Suppose the first thing that happens to Swamp Mary is she sees some blue and correctly thinks *this is not an experience of red*. Is it incoherent that she could do this without having a red quale? If so, I would like to see an explanation of why this would be the case that doesn’t just beg the question of whether pre-release non-Swamp Mary doesn’t know what it’s like to see red.
The idea that Mary (Swamp or Classic) could simply dream a red quale – is excellent! At least it comports with my gross physicalism. At least in theory. In practice (that is real life) we know that some visual experience is needed for the visual cortical system to develop. I am not aware of any real Mary experiments, with Mary the Rat or other subject, that would determine whether in fact such a dream of a never-experienced sensory quale would/could occur. I wonder if such a determination is now or will soon be within experimental range.
Presumably swamp Mary she can see and recognized blue just as she would red, and might logically (verbally) deduce from the fact that blue things are blue and not another color that this is not red.
I suppose that it would be optional whether she would at that moment also do enough nonverbal (visual) thinking about redness to create a red quale.
This is actually relevant to my son, who has protanopia (red color blindness). There are some expreimental gene therapies out there in animals, and I think some neuropsychologists and philosophers need to interview any humans who get such a treatment to see what they see (once it’s truly safe, of course).
Of course, natural “Mary”s! I believe it is known that the condition includes a lack of red/green receptors in the retina, right? I have a fuzzy recollection that I was so informed, umpty years ago in school, which may even have been correct (if my memory is!).
Do we even have a clue what the relationship of that is to brain factors in the condition? Probably not … but at least, I am not aware of any reports of people with protanopia having dreams of colors they do not see in reality. A datum, if not a resolution.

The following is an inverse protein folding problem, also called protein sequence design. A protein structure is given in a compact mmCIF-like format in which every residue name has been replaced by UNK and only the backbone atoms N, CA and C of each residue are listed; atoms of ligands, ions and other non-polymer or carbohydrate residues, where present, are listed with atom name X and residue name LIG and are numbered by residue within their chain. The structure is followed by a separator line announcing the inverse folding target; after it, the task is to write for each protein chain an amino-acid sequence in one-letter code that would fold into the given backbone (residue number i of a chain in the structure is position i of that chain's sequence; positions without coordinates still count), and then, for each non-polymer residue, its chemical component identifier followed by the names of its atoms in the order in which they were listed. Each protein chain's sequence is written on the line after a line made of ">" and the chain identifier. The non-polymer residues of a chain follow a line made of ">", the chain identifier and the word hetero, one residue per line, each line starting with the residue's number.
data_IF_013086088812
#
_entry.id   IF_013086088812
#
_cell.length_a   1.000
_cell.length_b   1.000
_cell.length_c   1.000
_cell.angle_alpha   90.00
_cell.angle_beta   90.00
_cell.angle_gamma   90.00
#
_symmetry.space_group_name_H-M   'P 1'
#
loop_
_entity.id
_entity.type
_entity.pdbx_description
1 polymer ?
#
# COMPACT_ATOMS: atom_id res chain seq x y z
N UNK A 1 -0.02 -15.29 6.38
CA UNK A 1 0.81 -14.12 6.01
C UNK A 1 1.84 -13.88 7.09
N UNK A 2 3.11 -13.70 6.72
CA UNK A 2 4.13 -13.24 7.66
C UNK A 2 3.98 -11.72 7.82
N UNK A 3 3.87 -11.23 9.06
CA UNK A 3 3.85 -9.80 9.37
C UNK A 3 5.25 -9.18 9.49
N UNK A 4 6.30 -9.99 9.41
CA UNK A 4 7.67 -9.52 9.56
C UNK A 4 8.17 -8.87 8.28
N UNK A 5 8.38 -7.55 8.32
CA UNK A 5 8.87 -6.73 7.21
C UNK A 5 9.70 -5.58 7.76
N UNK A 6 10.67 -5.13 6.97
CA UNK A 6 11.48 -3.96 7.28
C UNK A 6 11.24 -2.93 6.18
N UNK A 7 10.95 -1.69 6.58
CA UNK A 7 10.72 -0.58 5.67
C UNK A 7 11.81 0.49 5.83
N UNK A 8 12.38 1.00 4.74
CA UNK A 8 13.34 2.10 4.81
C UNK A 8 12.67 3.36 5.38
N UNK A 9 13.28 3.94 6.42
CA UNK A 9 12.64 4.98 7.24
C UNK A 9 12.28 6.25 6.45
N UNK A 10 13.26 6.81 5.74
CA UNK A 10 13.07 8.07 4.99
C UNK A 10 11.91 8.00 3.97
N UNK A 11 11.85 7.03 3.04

To clarify, what I was saying above is that swamp Mary probably has the ability to dream redness, not that pre-release Mary can. Such is my intuition only, of course :).
I don’t know of any real life examples of dreaming in colors we cannot otherwise see, but the animal studies on color perception after color blindness is corrected suggest that the brain can see a new color after the appropriate cone cells are fixed, even if development of brain areas for vision was otherwise already complete.
I’m interested in your (Richard’s) distinction in the fourth paragraph between (a) ‘knowing what it is like to V’ and (b) ‘knowing what it is like for one to V’. Is the idea that the former amounts only to knowing where V-ing stands in some network of similarity relations (to W-ing, X-ing, etc.)? If so, then it looks as if the ‘like’ in (a) is the ‘like’ of resemblance (the one that means something like ‘similar to’). But this doesn’t seem to be how the ‘like’ in (b) is working. Wouldn’t it be a bit odd if ‘like’ meant different things in (a) and (b)? (Also, it seems that people like, say, Nagel and Lewis explicitly rule out reading ‘like’ in (a) as ‘similar to’.) I haven’t come across this way of intepreting the two phrases before – do you know of any other discussions of it? Or have I misunderstood the distinction?
Hi Jonathan, sorry to be so slow in replying to you! Things have been super busy out here in Meat Space!
What you said dealt with my worry, thanks. I can see the distinction that Rosenthal is drawing, and how it’s relevant to the swamp Mary case.
(Although I’m not sure that describing the distinction in terms of ‘what it is like’ vs ‘what it is like for’ is helpful (unless Rosenthal is stipulating how we should use these terms). It seems to me that they can both be naturally read in either way. But this is a worry about the way Rosenthal labels the distinction, not about your use of it, so a bit off topic here.)